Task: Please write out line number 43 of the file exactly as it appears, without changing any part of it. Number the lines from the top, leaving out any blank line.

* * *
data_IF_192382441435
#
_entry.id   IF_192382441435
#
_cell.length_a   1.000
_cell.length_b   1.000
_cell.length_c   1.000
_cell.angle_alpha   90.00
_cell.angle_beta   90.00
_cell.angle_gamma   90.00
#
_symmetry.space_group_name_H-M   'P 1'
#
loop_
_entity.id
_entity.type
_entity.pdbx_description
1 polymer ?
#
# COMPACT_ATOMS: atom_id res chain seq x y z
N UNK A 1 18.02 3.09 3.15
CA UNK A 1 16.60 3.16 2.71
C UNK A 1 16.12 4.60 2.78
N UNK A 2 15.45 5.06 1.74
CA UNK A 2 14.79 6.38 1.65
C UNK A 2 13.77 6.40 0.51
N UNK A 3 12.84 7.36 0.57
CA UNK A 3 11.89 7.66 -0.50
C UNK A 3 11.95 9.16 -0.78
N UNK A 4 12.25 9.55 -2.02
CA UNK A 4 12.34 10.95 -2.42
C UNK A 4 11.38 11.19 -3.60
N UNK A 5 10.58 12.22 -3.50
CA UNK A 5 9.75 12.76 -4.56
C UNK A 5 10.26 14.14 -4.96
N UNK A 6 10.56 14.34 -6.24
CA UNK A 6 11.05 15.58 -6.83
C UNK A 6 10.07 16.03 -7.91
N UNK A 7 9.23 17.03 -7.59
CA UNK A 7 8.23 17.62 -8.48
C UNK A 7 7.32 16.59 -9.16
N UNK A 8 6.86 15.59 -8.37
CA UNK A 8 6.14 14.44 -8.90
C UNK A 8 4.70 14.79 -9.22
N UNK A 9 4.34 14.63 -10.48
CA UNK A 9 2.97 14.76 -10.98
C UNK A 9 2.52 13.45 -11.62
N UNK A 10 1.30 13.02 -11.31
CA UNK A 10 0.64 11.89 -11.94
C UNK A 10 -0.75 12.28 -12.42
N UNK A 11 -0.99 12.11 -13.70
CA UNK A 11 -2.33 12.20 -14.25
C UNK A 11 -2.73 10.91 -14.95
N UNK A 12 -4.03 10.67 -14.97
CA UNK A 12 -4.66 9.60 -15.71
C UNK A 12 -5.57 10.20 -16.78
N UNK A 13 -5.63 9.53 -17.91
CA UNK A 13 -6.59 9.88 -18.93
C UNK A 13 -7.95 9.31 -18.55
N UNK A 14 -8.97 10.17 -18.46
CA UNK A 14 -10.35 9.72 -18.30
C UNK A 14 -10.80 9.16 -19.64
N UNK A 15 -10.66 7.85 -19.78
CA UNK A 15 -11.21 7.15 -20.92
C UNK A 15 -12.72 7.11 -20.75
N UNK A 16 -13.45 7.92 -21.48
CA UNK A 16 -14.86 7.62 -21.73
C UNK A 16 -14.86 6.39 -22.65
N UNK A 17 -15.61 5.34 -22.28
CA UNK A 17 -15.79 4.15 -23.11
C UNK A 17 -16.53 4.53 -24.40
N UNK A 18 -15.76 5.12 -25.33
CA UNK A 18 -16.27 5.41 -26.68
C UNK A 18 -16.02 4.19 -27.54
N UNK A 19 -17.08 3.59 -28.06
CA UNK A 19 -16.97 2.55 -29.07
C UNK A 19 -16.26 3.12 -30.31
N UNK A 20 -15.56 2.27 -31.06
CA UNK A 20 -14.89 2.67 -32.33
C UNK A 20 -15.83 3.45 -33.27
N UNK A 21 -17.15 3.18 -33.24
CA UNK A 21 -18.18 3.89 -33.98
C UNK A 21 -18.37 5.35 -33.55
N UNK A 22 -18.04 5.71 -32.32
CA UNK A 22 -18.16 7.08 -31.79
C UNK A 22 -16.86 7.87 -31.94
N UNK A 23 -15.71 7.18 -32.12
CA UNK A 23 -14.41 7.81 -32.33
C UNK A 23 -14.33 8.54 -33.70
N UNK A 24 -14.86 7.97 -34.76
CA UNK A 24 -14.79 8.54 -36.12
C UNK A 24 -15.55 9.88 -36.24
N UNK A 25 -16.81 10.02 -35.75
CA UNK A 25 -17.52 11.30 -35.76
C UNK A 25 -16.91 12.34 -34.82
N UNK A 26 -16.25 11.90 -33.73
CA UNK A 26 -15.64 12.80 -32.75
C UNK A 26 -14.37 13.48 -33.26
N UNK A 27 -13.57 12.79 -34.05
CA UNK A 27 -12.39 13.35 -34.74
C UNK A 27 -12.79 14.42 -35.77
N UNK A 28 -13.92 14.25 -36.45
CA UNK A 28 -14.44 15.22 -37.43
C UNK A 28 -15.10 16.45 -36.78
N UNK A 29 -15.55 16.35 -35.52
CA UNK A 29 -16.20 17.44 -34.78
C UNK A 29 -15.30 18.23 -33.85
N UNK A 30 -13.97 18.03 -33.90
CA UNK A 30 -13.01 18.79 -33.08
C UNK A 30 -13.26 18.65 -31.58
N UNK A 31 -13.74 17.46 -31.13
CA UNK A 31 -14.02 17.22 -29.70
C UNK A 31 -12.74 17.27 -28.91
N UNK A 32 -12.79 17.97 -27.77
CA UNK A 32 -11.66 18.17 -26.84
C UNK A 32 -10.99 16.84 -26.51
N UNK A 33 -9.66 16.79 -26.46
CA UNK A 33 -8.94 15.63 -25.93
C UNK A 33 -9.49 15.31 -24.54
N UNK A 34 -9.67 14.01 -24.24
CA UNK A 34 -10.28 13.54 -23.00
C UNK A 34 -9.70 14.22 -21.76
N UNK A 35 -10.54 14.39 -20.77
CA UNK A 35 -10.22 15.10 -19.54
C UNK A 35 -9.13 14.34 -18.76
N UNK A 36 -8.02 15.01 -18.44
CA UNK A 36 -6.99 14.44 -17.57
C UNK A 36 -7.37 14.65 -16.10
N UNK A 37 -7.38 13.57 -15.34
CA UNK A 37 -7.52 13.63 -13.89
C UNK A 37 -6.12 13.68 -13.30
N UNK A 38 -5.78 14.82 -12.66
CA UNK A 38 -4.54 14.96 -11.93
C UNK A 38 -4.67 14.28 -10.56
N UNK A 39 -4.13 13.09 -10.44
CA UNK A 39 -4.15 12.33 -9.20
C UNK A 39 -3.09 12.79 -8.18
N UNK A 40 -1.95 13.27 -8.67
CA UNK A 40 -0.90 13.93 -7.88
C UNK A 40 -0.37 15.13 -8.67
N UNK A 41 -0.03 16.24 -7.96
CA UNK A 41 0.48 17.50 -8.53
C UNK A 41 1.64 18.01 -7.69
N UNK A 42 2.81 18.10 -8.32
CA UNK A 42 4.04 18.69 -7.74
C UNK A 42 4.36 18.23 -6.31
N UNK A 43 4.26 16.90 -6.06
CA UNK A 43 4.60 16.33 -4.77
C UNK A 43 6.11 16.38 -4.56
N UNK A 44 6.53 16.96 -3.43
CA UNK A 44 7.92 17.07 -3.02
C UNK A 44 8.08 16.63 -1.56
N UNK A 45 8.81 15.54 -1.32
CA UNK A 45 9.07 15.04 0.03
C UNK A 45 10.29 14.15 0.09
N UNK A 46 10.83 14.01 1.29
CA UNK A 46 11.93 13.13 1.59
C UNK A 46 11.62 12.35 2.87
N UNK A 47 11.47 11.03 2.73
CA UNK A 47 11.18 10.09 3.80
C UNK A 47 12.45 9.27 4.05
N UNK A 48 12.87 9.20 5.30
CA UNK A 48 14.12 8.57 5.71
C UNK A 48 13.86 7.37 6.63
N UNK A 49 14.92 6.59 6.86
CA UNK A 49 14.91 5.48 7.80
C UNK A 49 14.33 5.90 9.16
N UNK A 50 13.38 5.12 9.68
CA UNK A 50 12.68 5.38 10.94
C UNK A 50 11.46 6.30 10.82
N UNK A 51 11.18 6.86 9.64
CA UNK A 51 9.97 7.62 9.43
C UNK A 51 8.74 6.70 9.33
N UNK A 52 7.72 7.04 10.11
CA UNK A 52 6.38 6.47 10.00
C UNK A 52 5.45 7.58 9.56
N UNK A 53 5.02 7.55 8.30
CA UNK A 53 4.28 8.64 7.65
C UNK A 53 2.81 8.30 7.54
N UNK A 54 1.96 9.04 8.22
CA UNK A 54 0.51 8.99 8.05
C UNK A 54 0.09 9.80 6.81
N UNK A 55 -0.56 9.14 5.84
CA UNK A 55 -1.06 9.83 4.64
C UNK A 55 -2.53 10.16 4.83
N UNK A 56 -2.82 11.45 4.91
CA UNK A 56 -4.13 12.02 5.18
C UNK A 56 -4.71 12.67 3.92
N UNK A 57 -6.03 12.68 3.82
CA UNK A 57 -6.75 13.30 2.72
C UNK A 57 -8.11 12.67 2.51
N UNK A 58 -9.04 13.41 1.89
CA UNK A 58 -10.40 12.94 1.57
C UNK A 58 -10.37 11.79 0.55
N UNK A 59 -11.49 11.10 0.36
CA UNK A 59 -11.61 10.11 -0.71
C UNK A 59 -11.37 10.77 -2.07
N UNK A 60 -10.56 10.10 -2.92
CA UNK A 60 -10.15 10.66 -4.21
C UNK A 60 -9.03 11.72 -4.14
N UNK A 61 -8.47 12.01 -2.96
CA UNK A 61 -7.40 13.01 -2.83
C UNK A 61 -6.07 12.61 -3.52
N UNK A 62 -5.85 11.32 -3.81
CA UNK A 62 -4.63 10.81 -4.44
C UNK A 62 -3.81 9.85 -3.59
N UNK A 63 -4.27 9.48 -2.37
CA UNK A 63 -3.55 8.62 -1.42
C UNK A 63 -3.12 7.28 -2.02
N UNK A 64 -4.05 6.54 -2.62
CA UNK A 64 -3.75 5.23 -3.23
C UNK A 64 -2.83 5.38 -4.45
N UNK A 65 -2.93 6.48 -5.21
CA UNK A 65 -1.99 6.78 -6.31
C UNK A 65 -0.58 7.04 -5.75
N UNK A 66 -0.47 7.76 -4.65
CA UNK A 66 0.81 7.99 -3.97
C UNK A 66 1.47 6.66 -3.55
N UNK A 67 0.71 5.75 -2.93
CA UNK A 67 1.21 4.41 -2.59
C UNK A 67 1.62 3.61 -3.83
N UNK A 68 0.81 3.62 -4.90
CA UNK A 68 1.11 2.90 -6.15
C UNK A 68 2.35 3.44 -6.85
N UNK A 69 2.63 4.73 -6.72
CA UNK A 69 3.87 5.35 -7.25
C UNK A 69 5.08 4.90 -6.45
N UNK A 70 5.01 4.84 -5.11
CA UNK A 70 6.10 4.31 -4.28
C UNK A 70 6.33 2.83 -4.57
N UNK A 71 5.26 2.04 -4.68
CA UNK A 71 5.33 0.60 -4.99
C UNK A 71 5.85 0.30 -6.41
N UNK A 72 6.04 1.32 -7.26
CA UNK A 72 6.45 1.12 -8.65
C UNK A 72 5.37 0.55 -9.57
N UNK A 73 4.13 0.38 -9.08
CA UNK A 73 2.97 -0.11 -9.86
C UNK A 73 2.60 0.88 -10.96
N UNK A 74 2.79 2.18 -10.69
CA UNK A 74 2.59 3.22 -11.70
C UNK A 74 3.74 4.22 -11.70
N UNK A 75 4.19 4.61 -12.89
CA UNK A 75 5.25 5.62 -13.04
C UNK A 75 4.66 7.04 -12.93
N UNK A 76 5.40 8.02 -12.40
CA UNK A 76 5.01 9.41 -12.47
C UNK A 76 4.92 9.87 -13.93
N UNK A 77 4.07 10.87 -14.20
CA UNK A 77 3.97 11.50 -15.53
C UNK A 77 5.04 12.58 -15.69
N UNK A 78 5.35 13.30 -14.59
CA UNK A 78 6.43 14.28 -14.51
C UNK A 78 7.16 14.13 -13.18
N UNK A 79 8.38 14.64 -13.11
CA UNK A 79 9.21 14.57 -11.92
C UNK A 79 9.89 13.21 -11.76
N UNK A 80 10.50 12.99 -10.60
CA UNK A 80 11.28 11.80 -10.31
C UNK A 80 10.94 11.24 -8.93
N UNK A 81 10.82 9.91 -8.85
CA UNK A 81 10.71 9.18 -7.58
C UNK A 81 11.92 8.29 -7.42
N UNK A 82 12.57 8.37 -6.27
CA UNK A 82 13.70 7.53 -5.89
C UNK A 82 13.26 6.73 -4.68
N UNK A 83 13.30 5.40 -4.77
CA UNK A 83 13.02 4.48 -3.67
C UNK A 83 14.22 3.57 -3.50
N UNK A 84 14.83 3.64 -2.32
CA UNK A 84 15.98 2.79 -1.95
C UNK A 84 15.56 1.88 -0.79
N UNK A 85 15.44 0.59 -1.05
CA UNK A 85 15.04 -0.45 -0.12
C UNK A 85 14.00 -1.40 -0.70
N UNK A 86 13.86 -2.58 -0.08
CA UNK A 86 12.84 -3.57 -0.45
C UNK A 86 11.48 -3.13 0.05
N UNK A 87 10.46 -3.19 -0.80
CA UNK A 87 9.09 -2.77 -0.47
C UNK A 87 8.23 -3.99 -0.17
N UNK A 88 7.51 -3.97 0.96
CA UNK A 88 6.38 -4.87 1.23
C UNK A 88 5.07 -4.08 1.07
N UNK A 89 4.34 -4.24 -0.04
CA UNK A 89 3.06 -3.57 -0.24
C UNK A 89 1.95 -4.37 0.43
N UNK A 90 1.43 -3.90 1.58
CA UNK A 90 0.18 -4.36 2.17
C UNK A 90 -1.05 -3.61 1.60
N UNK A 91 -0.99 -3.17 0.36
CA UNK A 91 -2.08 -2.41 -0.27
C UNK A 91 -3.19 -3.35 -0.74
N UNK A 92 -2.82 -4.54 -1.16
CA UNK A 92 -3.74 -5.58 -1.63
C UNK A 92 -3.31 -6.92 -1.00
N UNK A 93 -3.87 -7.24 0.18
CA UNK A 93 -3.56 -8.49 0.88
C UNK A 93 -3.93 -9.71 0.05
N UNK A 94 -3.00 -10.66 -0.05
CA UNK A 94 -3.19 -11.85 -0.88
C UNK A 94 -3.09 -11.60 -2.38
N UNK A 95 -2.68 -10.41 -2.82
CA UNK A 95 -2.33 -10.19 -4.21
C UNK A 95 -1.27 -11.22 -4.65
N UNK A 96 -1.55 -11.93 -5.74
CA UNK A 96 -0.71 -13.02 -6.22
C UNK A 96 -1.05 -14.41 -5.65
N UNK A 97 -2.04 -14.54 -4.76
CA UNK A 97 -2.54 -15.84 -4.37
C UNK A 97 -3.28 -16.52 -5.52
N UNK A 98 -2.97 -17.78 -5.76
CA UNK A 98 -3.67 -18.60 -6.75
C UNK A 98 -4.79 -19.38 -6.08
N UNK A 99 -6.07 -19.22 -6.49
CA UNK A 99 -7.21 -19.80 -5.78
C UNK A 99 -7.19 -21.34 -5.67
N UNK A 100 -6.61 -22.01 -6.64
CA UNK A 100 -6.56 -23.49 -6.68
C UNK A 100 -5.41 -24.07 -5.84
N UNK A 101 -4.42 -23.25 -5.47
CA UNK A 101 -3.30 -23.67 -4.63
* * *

CA UNK A 8 6.14 14.44 -8.90